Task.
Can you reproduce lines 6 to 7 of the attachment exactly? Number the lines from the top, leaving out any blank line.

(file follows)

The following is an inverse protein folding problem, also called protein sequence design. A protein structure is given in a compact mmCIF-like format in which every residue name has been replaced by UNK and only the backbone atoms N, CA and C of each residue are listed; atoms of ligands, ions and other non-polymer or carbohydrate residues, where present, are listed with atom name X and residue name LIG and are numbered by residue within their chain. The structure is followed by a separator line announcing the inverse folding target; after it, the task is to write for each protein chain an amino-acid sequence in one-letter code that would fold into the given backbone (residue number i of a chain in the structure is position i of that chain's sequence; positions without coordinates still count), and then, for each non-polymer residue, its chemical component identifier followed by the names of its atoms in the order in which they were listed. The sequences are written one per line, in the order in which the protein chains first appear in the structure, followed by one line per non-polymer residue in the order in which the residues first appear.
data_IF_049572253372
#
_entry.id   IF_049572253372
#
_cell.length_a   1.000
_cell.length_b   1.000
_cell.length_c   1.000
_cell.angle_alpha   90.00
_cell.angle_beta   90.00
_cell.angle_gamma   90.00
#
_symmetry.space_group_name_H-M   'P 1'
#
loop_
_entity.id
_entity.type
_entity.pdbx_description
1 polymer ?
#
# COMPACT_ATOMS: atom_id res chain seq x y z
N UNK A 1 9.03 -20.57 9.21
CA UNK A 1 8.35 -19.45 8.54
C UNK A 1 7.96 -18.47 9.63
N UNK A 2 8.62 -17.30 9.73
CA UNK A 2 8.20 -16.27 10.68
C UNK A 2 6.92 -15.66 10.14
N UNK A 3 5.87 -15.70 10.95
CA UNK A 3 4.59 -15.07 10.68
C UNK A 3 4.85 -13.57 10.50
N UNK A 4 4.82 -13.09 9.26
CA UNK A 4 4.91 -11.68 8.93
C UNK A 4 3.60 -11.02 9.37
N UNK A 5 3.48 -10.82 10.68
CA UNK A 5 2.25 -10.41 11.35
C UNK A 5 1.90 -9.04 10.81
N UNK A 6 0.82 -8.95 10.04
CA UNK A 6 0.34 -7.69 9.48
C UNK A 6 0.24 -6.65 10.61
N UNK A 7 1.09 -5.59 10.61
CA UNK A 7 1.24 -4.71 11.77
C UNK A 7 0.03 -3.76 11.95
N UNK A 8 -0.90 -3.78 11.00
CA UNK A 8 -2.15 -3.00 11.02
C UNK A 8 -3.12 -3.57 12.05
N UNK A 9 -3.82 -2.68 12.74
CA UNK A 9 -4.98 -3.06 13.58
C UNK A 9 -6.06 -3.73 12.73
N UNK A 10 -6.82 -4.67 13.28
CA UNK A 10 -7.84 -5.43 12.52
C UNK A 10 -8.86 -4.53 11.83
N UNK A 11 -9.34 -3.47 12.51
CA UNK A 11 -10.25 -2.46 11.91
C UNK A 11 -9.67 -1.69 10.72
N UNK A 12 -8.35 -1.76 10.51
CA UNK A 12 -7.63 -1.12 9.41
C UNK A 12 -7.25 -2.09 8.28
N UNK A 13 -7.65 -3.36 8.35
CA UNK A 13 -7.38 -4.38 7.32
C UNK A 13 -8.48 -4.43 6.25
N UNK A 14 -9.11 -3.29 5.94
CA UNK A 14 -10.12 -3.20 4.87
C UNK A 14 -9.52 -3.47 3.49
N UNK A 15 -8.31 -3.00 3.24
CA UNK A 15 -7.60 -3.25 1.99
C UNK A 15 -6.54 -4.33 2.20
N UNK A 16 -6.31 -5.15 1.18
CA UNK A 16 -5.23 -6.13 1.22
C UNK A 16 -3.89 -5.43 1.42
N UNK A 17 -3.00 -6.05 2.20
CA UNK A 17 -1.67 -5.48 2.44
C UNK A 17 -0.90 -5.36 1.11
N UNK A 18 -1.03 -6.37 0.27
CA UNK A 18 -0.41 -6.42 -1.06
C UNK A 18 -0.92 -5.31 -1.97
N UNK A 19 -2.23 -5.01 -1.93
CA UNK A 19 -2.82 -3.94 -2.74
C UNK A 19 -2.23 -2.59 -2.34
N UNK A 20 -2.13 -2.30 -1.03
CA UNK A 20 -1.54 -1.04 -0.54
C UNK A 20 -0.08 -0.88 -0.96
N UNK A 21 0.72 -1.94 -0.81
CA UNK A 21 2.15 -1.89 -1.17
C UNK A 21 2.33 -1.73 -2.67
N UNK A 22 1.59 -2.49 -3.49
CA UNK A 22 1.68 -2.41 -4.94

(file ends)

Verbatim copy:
_cell.length_a   1.000
_cell.length_b   1.000